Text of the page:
# This separates out and stores just the coefficient estimates from each LASSO.
LASSO_Coeffs <- lapply(enet_LASSO_fits, 
                          function(i) predict(i, 
                                           x = as.matrix(dplyr::select(i, starts_with("X"))), 
                                           s = 0.1, mode = "fraction", 
                                           type = "coefficients")[["coefficients"]])

# Write my own custom lapply which will separate out and return a 
# new list containing just the Independent Variables
# which are 'selected' or chosen for each individual dataset.
IVs_Selected <- lapply(LASSO_Coeffs, function(i) names(i[i > 0]))

Here is the code for running them via the glmnet function:

glmnet_lasso.fits <- lapply(datasets, function(i) 
               glmnet(x = as.matrix(select(i, starts_with("X"))), 
                      y = i$Y, alpha = 1))

# This stores and prints out all of the regression 
# equation specifications selected by LASSO when called
lasso.coeffs = glmnet_lasso.fits |> 
  Map(f = \(model) coef(model, s = .1))

Variables.Selected <- lasso.coeffs |>
  Map(f = \(matr) matr |> as.matrix() |> 
       as.data.frame() |> filter(s1 != 0) |> rownames())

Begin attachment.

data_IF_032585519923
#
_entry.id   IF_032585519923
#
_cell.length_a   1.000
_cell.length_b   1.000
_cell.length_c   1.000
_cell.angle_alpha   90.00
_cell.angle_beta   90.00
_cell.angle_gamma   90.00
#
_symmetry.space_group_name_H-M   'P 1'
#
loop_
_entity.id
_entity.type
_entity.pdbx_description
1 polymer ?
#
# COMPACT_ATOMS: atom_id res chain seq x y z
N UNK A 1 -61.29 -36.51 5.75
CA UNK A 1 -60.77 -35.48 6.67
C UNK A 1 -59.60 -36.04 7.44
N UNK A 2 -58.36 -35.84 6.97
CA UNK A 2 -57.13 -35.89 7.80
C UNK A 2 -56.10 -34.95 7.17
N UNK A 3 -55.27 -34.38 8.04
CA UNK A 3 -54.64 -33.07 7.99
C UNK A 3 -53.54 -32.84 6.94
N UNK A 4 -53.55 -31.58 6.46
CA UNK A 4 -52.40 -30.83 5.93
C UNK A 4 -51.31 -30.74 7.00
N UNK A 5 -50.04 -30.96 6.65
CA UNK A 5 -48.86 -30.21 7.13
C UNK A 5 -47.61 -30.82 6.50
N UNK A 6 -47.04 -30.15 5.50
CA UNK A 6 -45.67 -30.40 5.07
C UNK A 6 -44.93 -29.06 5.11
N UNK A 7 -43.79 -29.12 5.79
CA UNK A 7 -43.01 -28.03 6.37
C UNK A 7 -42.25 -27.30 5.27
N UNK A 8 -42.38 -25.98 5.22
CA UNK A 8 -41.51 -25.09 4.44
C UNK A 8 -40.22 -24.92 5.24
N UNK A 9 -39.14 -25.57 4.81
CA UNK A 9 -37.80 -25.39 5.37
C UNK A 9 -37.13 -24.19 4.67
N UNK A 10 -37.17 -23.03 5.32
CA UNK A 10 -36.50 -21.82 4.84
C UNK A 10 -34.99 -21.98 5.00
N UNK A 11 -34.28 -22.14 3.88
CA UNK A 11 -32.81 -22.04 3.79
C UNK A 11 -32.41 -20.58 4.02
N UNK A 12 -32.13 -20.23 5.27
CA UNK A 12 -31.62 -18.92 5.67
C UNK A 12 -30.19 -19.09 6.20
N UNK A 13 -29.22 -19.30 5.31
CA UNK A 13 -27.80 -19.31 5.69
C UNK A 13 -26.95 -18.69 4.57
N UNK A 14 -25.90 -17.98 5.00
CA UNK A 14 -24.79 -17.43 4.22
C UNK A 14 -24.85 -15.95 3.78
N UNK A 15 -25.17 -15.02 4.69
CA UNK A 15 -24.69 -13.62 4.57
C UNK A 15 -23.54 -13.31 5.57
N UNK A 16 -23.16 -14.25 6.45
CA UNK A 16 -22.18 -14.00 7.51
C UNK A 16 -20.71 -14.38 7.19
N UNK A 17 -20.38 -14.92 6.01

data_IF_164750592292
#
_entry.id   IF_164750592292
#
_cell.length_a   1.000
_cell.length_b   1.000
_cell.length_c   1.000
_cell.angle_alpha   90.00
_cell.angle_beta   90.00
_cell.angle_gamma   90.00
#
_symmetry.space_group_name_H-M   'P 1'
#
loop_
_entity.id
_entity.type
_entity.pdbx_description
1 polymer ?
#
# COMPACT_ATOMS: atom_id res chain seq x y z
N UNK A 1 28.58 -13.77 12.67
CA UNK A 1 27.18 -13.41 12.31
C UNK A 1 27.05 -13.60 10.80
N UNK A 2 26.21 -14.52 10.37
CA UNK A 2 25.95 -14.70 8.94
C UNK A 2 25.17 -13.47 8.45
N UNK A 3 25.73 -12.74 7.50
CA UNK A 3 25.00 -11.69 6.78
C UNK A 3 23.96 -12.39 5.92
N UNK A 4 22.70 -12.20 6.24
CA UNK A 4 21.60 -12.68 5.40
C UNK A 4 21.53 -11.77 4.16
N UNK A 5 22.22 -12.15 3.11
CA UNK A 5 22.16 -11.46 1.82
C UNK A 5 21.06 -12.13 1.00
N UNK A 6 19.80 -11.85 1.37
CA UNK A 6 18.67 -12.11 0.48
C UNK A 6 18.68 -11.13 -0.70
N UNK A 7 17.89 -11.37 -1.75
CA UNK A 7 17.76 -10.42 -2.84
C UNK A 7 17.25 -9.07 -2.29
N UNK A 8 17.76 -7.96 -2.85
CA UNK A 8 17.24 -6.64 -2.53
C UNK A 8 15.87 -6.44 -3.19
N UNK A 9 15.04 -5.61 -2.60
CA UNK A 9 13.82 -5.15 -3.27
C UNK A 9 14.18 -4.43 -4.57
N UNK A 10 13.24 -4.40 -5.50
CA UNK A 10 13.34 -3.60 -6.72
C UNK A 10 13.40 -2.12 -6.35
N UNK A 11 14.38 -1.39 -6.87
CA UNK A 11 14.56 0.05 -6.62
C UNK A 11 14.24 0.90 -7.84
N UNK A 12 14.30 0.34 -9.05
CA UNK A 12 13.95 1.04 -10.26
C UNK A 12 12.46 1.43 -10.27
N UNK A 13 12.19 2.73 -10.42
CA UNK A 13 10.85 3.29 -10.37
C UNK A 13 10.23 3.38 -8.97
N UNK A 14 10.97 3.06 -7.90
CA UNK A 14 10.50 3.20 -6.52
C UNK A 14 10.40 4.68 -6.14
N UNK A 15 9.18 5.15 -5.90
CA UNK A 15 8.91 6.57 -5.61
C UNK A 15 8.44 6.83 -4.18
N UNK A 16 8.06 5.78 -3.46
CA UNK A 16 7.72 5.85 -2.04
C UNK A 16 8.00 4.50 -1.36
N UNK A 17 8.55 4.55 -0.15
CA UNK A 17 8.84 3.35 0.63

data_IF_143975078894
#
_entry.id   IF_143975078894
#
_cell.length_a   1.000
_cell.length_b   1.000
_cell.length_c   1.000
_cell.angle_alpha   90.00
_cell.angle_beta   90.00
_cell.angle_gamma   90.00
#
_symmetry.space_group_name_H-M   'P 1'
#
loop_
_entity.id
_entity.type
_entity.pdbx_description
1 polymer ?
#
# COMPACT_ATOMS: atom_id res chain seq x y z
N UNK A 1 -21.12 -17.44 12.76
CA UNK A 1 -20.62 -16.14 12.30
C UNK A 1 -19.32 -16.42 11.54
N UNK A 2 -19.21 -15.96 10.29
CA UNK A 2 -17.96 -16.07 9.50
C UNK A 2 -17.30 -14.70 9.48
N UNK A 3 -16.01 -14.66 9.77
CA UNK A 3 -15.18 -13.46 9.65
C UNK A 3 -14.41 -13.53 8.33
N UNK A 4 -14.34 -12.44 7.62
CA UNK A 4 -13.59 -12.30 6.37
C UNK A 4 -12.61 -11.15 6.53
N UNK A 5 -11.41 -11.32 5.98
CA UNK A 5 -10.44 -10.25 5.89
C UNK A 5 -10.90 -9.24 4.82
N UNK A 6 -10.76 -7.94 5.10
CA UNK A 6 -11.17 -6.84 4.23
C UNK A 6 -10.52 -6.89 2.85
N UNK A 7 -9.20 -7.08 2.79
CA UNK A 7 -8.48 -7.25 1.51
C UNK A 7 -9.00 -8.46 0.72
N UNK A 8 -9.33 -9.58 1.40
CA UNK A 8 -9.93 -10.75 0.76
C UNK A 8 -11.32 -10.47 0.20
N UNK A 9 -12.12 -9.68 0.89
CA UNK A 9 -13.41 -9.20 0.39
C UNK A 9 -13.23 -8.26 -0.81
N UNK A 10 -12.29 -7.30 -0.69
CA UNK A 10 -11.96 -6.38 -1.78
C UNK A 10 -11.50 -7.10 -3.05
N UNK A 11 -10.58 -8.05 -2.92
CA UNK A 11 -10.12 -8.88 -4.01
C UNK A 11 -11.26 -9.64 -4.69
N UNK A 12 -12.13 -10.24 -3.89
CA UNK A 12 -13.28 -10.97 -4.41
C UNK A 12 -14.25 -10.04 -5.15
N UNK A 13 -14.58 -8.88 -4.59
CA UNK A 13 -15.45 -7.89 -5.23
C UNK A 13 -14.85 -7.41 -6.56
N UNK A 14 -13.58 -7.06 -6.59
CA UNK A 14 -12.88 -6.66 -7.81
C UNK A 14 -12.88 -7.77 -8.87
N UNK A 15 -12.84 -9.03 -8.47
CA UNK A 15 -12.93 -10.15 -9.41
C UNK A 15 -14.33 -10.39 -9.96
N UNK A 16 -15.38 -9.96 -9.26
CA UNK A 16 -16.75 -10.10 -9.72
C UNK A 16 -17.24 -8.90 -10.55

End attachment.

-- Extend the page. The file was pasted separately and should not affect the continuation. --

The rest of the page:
Variables.Selected = lapply(seq_along(datasets), \(j)
                            j <- (Variables.Selected[[j]][-1]))

Here is the code for running them via the lars function:

lars_LASSO_fits <- lapply(datasets, function(i) 
  lars(x = as.matrix(select(i, starts_with("X"))), 
         y = i$Y, type = "lasso"))

# This stores and prints out all of the regression 
# equation specifications selected by LASSO when called
Lars.Coeffs <- lapply(lars_LASSO_fits, 
                       function(i) predict(i, 
                                           x = as.matrix(dplyr::select(i, starts_with("X"))), 
                                           s = 0.1, mode = "fraction", 
                                           type = "coefficients")[["coefficients"]])

IVs.Selected.by.Lars <- lapply(Lars.Coeffs, function(i) names(i[i > 0]))

What is going on here? Am I doing something wrong or do each of these fitting functions use different underlying stopping conditions or starting conditions or something like that?

p.s. 1 - The script I used to run my 260k LASSOs for the first time (by way of enet()) is the one in the GitHub Repo called "LASSO Regressions.R", the script in which I estimated them using the glmnet function is fittingly called "LASSO using the 'glmnet' package.R", and the one which in used lars to fit them is called "LASSO using Lars.R".